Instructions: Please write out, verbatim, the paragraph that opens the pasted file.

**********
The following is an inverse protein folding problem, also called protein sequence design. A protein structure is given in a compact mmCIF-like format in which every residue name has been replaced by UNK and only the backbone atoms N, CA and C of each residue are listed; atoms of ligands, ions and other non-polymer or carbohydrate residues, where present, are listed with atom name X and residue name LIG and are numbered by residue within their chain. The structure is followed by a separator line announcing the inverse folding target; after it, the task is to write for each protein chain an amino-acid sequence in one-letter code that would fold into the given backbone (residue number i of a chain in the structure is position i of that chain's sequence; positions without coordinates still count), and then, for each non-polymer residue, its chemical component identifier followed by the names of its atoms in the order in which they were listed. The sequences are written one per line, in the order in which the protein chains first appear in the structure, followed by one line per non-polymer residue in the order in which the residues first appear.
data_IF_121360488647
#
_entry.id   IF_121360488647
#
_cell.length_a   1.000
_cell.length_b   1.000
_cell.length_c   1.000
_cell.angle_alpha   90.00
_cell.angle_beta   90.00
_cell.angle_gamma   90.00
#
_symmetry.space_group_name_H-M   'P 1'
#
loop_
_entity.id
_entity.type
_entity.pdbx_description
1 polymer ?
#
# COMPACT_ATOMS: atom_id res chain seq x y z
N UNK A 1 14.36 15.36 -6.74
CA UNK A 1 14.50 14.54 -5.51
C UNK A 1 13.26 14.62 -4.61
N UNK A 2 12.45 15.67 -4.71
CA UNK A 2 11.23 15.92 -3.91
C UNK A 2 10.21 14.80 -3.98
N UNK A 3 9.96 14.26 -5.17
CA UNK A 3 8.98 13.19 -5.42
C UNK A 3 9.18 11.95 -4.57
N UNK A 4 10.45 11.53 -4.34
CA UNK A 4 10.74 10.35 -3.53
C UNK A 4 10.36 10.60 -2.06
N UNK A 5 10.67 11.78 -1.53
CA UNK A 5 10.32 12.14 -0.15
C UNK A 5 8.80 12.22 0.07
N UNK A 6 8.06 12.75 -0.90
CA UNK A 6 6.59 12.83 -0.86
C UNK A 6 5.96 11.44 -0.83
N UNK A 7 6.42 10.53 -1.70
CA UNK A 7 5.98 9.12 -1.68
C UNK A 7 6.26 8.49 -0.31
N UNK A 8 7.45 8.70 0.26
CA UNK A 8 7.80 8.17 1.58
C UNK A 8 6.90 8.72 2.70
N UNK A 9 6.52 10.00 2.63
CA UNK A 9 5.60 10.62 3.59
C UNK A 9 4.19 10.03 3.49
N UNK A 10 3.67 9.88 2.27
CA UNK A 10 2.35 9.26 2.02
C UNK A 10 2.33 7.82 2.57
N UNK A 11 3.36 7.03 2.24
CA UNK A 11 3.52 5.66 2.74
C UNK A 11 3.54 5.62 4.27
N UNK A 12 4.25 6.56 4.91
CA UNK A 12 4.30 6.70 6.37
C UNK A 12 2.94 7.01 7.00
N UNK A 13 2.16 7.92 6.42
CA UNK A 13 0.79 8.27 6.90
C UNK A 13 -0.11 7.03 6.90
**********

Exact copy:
The following is an inverse protein folding problem, also called protein sequence design. A protein structure is given in a compact mmCIF-like format in which every residue name has been replaced by UNK and only the backbone atoms N, CA and C of each residue are listed; atoms of ligands, ions and other non-polymer or carbohydrate residues, where present, are listed with atom name X and residue name LIG and are numbered by residue within their chain. The structure is followed by a separator line announcing the inverse folding target; after it, the task is to write for each protein chain an amino-acid sequence in one-letter code that would fold into the given backbone (residue number i of a chain in the structure is position i of that chain's sequence; positions without coordinates still count), and then, for each non-polymer residue, its chemical component identifier followed by the names of its atoms in the order in which they were listed. The sequences are written one per line, in the order in which the protein chains first appear in the structure, followed by one line per non-polymer residue in the order in which the residues first appear.